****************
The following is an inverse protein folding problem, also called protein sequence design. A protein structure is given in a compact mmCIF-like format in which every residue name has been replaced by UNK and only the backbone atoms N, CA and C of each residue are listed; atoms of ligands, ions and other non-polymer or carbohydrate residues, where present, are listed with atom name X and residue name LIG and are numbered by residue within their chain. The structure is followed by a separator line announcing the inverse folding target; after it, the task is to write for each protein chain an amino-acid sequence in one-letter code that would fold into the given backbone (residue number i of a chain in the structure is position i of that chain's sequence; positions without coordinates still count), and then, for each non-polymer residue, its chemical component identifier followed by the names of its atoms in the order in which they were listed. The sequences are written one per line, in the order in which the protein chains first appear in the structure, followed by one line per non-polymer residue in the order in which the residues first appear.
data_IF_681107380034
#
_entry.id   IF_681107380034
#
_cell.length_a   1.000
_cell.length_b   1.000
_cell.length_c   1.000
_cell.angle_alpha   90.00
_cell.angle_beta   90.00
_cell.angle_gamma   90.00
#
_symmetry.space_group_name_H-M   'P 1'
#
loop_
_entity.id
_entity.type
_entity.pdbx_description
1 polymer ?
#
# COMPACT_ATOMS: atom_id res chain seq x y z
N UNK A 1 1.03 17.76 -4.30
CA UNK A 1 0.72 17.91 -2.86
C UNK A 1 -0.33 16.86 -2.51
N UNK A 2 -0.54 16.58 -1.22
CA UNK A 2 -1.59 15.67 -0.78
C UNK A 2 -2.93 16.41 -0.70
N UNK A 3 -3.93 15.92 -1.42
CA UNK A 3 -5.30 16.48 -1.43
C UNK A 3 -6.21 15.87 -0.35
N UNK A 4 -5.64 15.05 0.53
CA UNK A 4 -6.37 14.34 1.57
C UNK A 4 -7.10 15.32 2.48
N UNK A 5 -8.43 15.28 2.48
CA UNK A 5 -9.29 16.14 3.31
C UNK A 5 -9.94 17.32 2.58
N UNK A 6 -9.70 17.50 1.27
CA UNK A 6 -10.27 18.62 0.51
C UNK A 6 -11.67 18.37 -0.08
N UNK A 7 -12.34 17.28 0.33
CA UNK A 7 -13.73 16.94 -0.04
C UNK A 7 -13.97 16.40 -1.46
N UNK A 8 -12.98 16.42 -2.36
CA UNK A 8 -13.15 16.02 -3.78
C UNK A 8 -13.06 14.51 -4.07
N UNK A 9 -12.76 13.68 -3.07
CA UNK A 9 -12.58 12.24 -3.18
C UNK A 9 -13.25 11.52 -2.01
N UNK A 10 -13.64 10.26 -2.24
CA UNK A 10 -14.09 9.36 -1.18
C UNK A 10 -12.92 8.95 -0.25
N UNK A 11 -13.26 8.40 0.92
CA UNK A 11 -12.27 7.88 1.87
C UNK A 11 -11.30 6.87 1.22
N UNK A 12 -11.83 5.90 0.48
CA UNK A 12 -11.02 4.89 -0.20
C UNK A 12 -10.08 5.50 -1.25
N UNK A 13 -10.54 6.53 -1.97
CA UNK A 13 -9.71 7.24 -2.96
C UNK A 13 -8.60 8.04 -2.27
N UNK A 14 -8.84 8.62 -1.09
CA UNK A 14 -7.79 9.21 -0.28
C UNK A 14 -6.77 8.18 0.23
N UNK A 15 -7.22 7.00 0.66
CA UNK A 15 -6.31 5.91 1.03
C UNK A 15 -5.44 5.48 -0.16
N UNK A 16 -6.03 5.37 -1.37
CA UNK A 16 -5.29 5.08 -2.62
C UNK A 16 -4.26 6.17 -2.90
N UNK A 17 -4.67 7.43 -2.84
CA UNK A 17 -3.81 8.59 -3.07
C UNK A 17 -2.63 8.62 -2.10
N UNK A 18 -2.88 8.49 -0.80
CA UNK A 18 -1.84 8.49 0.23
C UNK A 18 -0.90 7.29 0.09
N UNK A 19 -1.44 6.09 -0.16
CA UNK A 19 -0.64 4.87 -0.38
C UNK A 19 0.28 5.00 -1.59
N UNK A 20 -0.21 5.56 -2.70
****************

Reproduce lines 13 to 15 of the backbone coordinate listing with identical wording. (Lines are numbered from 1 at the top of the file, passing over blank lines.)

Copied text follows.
_symmetry.space_group_name_H-M   'P 1'
#
loop_